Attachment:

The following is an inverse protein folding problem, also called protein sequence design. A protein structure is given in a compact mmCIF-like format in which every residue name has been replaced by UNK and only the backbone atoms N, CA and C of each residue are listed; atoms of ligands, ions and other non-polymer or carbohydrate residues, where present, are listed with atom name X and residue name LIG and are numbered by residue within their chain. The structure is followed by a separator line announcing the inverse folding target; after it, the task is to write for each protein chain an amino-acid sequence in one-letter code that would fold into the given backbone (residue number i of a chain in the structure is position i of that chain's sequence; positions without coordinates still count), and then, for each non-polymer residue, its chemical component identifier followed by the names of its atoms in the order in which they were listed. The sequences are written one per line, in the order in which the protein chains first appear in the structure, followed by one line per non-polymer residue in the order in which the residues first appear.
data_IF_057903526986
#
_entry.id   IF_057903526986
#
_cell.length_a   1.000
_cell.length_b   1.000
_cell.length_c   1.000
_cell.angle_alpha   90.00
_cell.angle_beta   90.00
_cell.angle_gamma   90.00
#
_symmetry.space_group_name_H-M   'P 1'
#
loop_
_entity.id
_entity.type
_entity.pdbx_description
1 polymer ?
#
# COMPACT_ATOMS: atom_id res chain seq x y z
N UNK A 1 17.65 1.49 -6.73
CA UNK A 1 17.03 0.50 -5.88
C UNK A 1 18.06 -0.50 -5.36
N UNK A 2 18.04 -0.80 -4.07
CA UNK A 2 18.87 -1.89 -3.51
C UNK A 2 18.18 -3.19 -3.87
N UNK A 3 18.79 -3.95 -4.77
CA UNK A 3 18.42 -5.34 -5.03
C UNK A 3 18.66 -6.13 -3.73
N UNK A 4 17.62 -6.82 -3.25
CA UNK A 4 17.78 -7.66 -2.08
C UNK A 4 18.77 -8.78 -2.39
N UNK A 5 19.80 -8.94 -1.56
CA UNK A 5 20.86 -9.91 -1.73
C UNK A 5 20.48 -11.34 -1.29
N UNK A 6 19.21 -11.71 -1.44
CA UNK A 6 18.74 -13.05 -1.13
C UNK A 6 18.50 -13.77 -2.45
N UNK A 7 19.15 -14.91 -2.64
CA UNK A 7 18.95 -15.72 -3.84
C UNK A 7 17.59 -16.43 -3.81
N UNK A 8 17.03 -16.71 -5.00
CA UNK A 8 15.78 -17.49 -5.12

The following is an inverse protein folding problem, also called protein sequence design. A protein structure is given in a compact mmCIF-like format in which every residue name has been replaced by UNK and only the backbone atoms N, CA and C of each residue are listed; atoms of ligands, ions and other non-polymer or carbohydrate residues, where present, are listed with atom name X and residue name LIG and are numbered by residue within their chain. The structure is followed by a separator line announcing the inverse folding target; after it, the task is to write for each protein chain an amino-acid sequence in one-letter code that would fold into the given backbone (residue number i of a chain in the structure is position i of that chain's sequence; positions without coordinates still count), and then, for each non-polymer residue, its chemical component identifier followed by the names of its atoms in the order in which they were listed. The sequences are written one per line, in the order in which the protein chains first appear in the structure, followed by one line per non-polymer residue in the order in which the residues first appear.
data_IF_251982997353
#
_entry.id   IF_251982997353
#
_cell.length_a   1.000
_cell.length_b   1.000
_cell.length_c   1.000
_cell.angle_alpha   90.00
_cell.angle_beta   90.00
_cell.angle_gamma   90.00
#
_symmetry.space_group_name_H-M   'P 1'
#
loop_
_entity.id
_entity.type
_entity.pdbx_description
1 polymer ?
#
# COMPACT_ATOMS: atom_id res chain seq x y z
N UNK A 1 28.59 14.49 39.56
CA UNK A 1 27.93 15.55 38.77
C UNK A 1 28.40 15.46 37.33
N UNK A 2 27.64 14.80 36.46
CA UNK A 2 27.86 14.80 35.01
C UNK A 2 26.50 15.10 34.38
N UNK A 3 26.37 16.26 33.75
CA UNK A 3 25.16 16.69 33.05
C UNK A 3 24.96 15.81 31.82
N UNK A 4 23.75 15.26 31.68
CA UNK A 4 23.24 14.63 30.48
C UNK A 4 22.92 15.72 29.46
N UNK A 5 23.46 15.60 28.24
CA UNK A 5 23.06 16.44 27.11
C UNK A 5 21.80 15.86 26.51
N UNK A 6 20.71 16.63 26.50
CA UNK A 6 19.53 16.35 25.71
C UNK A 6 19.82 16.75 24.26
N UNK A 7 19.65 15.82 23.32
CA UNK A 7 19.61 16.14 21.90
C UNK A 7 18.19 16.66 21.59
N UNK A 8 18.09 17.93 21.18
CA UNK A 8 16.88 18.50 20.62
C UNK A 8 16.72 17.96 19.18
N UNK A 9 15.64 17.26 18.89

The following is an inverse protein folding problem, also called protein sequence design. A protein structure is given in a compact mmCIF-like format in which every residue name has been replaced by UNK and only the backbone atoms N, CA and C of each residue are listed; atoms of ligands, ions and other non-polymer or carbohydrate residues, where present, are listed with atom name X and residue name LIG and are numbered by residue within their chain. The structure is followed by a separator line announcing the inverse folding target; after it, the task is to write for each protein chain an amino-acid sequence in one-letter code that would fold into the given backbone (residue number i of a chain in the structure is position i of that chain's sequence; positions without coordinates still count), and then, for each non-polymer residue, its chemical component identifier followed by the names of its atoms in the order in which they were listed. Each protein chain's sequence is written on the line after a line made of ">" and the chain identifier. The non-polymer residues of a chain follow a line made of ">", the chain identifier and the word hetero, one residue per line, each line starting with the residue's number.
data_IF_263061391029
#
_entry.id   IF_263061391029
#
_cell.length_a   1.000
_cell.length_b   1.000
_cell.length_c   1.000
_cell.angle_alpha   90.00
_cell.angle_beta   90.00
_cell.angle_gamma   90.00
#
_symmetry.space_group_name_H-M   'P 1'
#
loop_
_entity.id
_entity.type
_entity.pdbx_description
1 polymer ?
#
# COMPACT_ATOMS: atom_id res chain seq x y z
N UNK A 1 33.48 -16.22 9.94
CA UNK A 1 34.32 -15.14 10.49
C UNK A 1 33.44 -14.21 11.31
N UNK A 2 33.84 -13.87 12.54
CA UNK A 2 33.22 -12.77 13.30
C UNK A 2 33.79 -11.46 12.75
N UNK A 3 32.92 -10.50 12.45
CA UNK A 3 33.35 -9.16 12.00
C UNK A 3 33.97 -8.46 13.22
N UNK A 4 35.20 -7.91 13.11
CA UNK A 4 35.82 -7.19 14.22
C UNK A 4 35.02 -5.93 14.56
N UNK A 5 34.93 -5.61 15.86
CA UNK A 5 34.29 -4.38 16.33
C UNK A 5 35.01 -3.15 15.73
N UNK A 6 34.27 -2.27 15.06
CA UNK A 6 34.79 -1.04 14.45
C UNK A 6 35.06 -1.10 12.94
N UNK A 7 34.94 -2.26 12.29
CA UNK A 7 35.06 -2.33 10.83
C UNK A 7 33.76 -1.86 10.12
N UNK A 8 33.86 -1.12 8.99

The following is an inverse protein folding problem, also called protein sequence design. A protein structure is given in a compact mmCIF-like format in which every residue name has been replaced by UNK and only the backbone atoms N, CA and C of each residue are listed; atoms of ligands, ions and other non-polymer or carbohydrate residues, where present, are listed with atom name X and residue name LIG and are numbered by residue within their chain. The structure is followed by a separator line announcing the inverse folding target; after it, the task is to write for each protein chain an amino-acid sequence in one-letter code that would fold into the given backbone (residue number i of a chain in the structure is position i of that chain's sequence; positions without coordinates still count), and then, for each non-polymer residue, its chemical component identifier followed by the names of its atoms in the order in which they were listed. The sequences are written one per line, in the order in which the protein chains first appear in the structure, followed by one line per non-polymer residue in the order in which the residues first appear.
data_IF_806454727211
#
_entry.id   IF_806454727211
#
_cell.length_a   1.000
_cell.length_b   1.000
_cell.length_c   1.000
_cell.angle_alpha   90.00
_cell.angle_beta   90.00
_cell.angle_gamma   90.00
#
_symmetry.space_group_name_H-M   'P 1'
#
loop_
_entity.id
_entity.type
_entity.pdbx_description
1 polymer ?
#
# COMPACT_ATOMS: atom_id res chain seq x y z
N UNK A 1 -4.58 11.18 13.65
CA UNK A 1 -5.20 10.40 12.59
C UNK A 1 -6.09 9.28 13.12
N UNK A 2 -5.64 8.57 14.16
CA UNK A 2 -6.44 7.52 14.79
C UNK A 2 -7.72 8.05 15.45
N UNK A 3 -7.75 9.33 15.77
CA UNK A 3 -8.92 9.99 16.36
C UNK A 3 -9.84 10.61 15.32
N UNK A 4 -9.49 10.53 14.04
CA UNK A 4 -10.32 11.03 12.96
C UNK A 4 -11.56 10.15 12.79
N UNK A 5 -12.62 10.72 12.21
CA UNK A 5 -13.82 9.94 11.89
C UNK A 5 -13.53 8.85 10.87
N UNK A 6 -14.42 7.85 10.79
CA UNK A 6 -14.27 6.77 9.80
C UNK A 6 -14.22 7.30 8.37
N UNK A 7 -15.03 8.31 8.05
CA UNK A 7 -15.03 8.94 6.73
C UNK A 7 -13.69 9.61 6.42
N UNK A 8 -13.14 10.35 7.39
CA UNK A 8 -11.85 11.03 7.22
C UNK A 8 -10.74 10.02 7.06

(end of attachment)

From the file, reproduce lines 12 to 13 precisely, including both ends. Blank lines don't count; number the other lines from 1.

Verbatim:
#
_symmetry.space_group_name_H-M   'P 1'